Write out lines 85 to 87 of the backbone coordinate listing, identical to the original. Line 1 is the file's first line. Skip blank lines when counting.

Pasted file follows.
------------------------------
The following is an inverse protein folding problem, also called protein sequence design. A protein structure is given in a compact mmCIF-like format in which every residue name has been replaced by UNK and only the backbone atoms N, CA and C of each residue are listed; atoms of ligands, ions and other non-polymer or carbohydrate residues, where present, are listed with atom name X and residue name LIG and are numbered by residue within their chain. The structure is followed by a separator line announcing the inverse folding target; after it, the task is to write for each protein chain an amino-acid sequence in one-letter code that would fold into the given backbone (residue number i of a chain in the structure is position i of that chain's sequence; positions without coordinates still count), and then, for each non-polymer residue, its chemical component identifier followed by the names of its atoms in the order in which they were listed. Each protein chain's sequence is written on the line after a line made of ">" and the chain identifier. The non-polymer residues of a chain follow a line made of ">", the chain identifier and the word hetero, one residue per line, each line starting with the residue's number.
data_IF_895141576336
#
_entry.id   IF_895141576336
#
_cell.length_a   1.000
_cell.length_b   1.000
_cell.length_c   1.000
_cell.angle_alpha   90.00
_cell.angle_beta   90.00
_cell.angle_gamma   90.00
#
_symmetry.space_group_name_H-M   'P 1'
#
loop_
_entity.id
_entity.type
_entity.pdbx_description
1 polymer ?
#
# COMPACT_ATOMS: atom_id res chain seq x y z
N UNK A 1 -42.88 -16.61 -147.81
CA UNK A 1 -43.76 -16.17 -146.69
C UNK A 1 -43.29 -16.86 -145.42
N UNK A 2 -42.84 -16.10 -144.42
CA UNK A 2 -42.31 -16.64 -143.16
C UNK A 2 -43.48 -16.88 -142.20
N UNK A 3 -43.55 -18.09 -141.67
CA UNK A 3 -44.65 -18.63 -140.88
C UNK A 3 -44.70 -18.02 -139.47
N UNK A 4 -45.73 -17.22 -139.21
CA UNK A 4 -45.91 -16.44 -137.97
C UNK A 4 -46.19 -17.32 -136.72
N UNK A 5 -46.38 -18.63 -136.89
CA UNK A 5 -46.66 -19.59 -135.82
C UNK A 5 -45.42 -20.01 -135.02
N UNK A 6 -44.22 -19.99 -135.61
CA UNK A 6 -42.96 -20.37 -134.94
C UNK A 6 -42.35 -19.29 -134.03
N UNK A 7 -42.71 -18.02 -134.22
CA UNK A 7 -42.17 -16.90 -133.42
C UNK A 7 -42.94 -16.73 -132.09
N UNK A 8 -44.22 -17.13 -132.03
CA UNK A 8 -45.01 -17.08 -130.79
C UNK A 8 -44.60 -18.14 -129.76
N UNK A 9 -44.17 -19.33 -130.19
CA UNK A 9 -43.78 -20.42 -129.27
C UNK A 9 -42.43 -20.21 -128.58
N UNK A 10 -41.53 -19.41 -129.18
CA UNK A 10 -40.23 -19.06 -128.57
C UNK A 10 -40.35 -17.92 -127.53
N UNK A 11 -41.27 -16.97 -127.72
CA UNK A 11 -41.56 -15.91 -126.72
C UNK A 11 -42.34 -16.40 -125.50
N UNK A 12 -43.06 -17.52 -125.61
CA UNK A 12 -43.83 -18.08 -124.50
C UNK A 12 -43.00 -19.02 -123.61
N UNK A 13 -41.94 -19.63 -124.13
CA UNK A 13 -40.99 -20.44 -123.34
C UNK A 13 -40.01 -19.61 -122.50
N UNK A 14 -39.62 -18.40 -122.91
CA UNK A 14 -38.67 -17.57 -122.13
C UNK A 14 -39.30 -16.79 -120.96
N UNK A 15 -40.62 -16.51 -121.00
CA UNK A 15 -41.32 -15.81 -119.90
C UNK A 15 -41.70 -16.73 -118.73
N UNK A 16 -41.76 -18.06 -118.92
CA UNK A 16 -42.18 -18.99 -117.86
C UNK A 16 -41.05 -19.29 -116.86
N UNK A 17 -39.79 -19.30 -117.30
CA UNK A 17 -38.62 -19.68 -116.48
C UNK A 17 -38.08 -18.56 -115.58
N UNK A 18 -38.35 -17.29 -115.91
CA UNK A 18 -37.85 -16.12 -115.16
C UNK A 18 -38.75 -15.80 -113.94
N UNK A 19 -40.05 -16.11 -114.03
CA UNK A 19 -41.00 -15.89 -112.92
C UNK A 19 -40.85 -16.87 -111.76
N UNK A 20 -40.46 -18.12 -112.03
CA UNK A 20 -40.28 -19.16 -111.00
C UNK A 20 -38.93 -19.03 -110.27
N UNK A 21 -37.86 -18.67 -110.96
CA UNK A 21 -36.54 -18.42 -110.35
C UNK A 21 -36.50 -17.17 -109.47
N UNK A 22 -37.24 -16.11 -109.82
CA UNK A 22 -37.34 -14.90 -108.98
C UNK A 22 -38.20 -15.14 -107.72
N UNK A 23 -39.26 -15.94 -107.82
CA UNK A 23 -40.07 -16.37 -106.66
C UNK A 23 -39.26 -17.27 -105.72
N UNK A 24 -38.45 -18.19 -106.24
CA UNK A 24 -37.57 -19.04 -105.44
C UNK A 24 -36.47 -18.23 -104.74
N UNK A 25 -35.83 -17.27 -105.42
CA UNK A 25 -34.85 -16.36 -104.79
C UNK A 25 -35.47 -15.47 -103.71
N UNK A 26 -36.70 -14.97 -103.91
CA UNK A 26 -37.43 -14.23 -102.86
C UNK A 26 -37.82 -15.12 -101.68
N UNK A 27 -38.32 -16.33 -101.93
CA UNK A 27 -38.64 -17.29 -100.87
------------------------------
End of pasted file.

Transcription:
N UNK A 22 -37.24 -16.11 -109.82
CA UNK A 22 -37.34 -14.90 -108.98
C UNK A 22 -38.20 -15.14 -107.72